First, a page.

Police Crack Down on Fraudulent Burgundy Producers

Jan 2, 2001

A scandal shook Burgundy during the holidays after police raided four wine nigociants and one bottling firm that allegedly have been manufacturing sizeable quantities of fraudulent white and red Burgundies for several years. The fake bottlings were created by mislabeling simple Bourgogne wines as higher-level appellations or by blending Burgundies with wines from southern France, according to investigators.

So far, police have interrogated nine suspects, all of whom are executives, enologists or other employees at the firms involved, and several have been charged with various crimes, including fraud. Some of the suspects confessed to wrongdoing after they were caught by surprise in the raids, police said. If convicted, the suspects could face up to two years in jail and a $37,000 fine.

"We caught them with their hands in the cookie jar, and there wasn't much they could say," said the lead investigator in the case at the Service Rigional de la Police Judiciaire, in Dijon, France.

News of the fraud first became public when the local Burgundy newspaper Le Bien Public reported the Dec. 6 arrest of nigociant Denis Philibert, CEO of Maison Philibert, which produces wine under the Philibert label, owns a small domaine, and sells wines to tourists at a retail shop in Beaune, the wine capital of Burgundy.

Since then, new developments in the case have occurred nearly weekly, as connections between the companies -- some of which sold fraudulent wines to the others, or assisted with the blending -- led the investigators to nigociants Manoir de la Bressandihre, Liglise et Fils and SA Goichot, as well as to bottler Sociiti Bourguignonne dEmbouteillage.

Police are still trying to piece together the full extent of the fraud. "We may find more, given that firms have many commercial links with each other," said the investigator.

The firms involved are relatively obscure and are not among Burgundy's elite vintners or leading exporters, yet some of the fraudulent wines may have been exported. For example, two-thirds of Philibert's yearly sales of $3.4 million came from wines shipped outside France, said police.

"These are wine traffickers, and what they did is unforgivable," said Marcel Dumas, head of the SRPJ, whose economic and financial section is spearheading the ongoing investigation with French antifraud authorities. He added that the first instances of the fraud may have started over 10 years ago and that the producers could have made more than 100,000 cases of fraudulent bottles since then.

"We wanted to give a big kick to this corrupt anthill," added Dumas. "It won't help Burgundy right away because consumers will be scared away from buying its wines, but in the long run we hope it will stop these bandits from operating. Most of the growers and nigociants of Burgundy are good and honest. It's some merchants who have big orders who commit the fraud."

In one case, agents arrived in a cellar to find an employee of Beaune-based nigociant Manoir de la Bressandihre labeling Bourgogne Pinot Noir as "1993 Auxey-Duresses." The employee showed the investigators a sheet of instructions from his company about how he was supposed to "upgrade" Bourgogne Rouge to higher appellations by mislabeling the bottles, which are sold under the Domaine du Manoir de la Bressandihre label.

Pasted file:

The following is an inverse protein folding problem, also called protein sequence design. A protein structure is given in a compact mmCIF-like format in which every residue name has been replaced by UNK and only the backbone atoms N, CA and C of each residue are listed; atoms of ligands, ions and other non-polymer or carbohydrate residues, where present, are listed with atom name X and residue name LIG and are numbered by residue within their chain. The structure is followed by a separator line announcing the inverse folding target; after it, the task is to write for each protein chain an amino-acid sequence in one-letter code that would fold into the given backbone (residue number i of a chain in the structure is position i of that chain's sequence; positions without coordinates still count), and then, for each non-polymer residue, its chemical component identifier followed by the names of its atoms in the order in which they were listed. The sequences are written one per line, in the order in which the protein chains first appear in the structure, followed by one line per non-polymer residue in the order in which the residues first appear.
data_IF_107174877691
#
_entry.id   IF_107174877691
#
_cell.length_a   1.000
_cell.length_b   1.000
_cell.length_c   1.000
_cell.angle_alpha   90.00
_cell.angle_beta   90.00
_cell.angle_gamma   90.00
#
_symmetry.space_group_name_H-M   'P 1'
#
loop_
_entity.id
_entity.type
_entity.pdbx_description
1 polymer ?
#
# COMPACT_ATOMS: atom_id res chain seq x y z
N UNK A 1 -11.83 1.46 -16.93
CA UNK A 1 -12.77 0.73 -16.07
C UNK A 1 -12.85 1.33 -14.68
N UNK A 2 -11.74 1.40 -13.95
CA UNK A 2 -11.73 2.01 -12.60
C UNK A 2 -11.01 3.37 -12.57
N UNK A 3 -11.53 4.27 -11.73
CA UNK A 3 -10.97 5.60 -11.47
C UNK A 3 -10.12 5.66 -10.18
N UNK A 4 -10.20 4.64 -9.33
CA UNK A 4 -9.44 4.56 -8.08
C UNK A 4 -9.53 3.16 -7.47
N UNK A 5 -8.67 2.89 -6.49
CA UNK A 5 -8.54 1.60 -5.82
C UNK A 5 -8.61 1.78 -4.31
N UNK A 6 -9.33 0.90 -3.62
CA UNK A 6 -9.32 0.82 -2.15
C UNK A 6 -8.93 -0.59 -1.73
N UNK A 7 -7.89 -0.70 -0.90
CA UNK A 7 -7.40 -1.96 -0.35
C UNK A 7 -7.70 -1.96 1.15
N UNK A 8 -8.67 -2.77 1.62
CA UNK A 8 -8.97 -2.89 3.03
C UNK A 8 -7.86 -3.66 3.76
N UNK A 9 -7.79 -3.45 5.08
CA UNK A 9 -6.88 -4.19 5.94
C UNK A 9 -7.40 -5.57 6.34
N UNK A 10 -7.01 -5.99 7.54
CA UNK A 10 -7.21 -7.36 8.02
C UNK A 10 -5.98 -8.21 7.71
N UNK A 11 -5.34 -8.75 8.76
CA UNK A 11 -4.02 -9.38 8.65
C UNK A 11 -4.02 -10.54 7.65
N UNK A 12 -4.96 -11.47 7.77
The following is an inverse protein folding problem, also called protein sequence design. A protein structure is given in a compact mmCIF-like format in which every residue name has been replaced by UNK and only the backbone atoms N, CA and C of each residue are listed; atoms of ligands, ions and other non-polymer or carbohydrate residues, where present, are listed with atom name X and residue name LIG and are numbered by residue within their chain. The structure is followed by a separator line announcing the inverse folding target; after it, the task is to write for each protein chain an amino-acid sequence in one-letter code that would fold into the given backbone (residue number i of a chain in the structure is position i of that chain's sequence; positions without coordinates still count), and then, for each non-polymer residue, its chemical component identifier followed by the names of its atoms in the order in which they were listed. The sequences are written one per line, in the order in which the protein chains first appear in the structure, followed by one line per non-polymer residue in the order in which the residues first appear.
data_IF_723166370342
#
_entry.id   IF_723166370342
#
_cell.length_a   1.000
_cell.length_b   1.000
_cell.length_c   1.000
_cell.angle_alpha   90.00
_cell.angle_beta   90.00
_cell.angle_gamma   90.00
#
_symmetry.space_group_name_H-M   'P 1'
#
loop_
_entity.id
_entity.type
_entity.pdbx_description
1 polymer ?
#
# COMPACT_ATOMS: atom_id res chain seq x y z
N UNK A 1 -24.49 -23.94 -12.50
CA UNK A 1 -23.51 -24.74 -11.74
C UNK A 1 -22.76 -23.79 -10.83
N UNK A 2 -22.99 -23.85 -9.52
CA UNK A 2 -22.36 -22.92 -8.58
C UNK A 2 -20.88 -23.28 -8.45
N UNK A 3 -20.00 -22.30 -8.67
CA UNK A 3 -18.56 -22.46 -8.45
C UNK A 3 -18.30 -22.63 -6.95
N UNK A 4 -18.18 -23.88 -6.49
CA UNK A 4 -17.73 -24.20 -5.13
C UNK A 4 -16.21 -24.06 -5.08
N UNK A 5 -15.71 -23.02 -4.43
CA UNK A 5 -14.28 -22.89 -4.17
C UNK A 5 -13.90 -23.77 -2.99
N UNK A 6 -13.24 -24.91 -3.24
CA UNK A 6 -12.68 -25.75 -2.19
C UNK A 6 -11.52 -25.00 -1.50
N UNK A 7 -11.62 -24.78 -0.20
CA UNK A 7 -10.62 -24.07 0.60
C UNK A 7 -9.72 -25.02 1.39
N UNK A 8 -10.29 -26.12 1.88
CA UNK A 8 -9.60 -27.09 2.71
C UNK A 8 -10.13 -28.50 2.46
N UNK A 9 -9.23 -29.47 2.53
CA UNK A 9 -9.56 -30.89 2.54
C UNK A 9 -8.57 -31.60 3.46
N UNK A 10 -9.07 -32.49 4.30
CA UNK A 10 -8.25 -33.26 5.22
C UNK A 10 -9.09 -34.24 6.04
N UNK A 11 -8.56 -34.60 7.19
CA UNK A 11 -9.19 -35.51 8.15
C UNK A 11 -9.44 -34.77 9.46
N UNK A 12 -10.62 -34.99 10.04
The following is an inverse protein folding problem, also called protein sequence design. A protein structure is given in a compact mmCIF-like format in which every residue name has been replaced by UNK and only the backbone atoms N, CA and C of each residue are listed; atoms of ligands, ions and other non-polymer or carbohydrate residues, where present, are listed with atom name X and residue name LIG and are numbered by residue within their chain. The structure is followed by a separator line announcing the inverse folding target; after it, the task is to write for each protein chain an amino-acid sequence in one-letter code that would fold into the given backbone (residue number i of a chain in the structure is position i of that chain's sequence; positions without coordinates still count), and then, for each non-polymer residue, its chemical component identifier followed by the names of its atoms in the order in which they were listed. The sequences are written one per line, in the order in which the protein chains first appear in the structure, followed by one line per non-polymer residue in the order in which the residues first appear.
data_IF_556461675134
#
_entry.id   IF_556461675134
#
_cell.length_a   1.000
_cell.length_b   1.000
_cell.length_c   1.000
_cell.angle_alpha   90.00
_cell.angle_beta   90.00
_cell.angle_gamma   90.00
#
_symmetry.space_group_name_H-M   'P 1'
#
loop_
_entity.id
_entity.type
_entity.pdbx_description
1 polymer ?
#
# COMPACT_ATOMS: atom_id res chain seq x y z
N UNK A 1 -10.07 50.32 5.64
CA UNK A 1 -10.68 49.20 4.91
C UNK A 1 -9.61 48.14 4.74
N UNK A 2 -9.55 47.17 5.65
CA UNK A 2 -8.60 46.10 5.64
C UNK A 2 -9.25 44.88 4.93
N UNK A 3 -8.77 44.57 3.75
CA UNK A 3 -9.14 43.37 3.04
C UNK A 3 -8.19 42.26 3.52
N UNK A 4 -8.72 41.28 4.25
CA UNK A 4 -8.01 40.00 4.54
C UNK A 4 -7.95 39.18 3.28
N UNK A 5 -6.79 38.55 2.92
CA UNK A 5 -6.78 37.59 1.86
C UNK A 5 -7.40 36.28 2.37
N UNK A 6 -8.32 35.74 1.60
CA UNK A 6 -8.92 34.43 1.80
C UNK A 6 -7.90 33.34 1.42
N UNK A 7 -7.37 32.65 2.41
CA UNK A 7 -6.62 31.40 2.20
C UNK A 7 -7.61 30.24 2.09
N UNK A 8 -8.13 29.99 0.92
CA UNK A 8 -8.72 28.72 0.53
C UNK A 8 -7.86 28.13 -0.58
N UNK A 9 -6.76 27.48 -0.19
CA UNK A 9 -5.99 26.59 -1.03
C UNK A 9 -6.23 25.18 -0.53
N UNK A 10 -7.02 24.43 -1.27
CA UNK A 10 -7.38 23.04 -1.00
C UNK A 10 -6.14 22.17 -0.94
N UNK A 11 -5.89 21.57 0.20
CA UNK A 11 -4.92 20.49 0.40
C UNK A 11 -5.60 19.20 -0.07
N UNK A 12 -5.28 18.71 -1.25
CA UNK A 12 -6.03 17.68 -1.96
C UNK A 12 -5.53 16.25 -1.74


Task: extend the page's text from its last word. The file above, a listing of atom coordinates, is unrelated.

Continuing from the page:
In another case, Maison Philibert was found to have boosted its red and white Burgundies with higher-alcohol table wines from southern France, according to police. Such blending with wines from other regions is illegal. A unidentified spokesman for Philibert said only, "It's not as bad as they say."

"Philibert was in financial trouble, so they used Burgundy that should never have been sold on the market and boosted it with the Midi wines," said the police investigator.

According to police, Philibert wasn't equipped to blend the wines itself, so Denis Philibert turned to a bottler, SBE, where an executive has also been charged with fraud. SBE allegedly blended Syrah and Alicante with Pinot Noir to create such wines as "1998 Gevrey-Chambertin Lavaux-St.-Jacques Premier Cru" and "1995 Chambolle-Musigny," which were all sold under the Philibert name.

Police said the blend was made by Philibert's and SBE's enologists according to specific guidelines; for red Burgundy, they added 14 percent in volume of Midi reds to the Pinot Noir. For white Burgundy, they added 30 percent of Vin de Pays d'Oc to Burgundy Chardonnay. In one instance, this concoction became "Meursault" that Philibert delivered to Manoir de la Bressandihre.

Manoir de la Bressandihre confessed to making 4,000 cases a year by blending Burgundy and Midi wines, according to police. To make the blends, Manoir de la Bressandihre turned to SA Goichot, a nigociant outside Beaune.

One of Goichot's other clients was nigociant Liglise et Fils, which bought wine of questionable origin from Goichot at 10 francs ($1.50) per liter, then put it into 28-liter containers, which were sold to customers as "declassified grands crus" at a 300 percent profit, said police. Liglise had obtained grand cru labels that were shipped separately to the customers, police said. Liglise also labeled non-vintage Bourgogne Rouge as "1990 Vosne-Romanie," which the company sold under its own name.

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